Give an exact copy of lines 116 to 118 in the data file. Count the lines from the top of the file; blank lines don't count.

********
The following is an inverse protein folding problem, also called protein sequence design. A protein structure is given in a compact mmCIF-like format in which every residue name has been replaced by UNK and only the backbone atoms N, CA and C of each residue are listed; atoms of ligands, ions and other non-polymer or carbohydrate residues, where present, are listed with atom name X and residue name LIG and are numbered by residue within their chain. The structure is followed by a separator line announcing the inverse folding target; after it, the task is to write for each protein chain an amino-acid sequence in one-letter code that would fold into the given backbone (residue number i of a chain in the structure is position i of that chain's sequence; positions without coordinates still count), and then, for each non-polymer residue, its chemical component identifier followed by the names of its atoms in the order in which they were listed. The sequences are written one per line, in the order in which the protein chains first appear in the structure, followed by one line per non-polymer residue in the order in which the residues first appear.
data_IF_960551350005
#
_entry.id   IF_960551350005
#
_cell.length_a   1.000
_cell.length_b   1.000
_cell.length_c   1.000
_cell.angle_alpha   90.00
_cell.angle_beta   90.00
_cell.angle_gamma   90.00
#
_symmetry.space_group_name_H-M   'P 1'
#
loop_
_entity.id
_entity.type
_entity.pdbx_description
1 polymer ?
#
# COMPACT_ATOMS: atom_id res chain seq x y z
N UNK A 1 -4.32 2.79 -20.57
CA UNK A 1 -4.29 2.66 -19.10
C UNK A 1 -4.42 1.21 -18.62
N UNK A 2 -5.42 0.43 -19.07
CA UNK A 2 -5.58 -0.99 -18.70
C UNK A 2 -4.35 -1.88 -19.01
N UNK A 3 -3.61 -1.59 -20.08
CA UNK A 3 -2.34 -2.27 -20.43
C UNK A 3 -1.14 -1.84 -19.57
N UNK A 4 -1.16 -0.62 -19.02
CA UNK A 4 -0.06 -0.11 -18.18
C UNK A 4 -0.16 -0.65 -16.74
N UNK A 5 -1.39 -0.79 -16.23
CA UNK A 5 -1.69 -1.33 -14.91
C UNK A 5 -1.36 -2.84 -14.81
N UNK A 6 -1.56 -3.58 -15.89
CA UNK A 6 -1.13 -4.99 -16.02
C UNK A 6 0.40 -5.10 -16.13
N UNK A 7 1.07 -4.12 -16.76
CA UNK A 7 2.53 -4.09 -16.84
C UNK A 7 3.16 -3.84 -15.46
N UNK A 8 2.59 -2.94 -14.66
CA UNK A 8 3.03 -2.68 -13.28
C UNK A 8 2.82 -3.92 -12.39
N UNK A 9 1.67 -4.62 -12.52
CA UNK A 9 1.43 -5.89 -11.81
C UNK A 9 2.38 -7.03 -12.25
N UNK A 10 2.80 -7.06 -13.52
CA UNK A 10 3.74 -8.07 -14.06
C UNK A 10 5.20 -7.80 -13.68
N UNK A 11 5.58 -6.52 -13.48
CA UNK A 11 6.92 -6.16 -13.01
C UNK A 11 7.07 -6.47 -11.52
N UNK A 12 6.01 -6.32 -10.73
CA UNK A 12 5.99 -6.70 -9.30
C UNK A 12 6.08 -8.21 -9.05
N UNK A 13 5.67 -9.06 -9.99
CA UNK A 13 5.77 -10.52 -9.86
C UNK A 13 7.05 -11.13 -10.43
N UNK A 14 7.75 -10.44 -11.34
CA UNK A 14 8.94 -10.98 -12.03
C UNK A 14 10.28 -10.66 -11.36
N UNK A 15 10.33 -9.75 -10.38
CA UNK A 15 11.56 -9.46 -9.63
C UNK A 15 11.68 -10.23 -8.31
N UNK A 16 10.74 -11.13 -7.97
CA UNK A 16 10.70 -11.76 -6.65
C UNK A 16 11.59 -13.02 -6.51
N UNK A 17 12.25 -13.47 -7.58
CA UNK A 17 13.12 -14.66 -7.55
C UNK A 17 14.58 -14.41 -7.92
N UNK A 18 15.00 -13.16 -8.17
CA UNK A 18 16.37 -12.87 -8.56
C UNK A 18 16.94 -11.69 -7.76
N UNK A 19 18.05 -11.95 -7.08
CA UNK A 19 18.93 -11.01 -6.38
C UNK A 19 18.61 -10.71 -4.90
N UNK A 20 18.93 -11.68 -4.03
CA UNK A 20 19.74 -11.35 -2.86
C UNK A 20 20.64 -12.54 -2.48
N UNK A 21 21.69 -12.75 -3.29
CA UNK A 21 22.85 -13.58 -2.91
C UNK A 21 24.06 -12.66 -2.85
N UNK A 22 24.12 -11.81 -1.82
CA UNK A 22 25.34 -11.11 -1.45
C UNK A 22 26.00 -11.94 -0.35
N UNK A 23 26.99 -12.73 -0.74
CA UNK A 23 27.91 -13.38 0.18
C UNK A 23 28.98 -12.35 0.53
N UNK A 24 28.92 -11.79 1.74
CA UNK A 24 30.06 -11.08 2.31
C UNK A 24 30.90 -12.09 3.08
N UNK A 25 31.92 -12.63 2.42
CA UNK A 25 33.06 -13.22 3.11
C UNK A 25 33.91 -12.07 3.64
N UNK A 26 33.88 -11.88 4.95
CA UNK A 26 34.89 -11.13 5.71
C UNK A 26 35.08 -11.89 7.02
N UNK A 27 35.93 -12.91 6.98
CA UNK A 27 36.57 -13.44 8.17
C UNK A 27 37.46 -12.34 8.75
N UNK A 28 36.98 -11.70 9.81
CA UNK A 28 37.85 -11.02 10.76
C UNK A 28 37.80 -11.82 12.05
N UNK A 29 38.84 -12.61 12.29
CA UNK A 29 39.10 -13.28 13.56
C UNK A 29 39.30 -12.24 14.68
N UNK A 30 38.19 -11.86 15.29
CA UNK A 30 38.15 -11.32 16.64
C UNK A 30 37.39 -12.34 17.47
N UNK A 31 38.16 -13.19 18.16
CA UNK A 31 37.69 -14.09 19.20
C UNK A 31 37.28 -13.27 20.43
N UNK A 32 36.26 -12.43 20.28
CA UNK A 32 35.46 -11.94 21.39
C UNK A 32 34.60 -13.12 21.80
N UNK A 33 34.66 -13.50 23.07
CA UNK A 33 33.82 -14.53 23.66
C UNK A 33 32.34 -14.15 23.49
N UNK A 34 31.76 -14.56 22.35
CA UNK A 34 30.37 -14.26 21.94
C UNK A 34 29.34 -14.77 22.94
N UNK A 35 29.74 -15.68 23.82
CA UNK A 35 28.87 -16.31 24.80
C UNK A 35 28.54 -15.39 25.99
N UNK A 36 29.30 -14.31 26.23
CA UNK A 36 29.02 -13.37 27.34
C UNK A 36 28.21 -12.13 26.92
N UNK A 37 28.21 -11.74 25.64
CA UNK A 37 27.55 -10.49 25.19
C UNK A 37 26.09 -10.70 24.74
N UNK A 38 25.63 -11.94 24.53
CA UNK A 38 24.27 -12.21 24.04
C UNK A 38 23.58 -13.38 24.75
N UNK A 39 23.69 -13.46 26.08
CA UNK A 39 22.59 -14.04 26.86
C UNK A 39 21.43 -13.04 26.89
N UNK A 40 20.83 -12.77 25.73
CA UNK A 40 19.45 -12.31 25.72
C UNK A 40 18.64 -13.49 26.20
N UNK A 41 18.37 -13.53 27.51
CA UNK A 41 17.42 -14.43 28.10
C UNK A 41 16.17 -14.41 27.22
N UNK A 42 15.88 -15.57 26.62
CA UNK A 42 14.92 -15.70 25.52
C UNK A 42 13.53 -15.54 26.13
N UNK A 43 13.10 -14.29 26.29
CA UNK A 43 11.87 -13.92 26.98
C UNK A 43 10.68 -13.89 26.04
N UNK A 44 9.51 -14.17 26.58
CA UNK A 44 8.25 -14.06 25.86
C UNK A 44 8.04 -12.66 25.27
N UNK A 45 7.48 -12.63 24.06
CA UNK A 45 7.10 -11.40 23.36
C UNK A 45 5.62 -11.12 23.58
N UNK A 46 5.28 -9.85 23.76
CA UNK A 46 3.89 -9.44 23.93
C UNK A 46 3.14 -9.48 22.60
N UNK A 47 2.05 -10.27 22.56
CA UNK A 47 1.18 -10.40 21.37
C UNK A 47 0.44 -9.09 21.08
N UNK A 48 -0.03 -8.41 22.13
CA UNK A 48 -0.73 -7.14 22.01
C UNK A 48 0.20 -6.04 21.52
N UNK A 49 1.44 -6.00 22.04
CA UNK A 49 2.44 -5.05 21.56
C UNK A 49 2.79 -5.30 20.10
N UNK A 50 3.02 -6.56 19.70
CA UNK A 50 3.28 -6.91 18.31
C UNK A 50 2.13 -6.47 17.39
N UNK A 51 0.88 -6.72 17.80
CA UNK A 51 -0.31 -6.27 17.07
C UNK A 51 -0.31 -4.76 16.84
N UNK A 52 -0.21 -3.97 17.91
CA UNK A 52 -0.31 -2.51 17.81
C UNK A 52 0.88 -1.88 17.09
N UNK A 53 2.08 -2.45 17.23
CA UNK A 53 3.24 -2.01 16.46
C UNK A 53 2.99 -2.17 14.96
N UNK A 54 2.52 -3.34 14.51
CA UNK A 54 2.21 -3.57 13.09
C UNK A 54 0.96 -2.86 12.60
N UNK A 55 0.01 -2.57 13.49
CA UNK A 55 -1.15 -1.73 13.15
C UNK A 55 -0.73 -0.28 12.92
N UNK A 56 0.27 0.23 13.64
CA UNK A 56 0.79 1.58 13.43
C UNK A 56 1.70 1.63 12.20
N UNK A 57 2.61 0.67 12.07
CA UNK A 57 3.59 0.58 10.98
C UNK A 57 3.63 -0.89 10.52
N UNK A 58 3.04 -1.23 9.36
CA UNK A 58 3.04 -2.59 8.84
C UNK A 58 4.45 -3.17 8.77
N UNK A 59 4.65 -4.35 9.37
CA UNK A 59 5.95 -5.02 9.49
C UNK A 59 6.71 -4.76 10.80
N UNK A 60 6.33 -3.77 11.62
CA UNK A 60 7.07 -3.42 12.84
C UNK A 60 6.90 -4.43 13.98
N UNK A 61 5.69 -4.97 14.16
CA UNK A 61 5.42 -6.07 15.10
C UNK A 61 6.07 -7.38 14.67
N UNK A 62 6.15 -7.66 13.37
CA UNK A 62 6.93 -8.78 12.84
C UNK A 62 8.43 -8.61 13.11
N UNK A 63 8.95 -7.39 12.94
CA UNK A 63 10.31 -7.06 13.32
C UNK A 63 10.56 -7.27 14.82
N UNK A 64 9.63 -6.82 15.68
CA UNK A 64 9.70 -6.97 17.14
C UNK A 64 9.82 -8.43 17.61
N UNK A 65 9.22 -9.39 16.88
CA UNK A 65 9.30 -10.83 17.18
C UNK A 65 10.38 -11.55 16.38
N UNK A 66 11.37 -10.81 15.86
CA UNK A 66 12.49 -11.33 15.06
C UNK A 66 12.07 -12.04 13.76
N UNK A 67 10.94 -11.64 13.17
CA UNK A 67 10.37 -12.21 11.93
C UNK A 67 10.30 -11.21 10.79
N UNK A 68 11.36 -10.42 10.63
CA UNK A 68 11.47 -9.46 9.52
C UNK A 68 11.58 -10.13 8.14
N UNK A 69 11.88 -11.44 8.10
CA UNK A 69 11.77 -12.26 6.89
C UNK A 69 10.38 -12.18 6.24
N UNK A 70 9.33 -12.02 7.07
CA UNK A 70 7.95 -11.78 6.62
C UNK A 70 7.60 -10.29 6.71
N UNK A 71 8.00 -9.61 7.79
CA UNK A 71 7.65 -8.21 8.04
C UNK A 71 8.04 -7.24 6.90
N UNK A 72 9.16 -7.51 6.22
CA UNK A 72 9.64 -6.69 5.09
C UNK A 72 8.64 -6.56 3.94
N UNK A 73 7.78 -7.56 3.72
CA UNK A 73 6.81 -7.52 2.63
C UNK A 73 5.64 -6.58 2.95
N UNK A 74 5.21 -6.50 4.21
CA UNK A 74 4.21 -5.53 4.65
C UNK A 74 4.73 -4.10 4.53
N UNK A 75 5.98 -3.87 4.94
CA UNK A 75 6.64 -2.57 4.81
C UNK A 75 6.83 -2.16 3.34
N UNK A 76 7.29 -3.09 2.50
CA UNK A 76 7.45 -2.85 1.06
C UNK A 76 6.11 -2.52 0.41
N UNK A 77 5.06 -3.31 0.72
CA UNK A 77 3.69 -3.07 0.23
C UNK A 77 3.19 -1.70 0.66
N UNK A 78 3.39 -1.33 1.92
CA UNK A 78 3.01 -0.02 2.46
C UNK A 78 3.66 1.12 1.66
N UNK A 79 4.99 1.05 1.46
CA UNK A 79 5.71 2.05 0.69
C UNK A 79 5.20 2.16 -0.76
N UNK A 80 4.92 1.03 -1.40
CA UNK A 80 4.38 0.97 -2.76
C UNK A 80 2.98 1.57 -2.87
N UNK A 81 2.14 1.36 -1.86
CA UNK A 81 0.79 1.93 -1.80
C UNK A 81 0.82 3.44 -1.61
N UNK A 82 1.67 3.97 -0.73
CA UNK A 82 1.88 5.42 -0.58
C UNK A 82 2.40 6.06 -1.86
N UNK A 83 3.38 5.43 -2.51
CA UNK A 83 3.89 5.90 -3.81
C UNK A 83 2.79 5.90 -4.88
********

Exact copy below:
CA UNK A 32 35.46 -11.94 21.39
C UNK A 32 34.60 -13.12 21.80
N UNK A 33 34.66 -13.50 23.07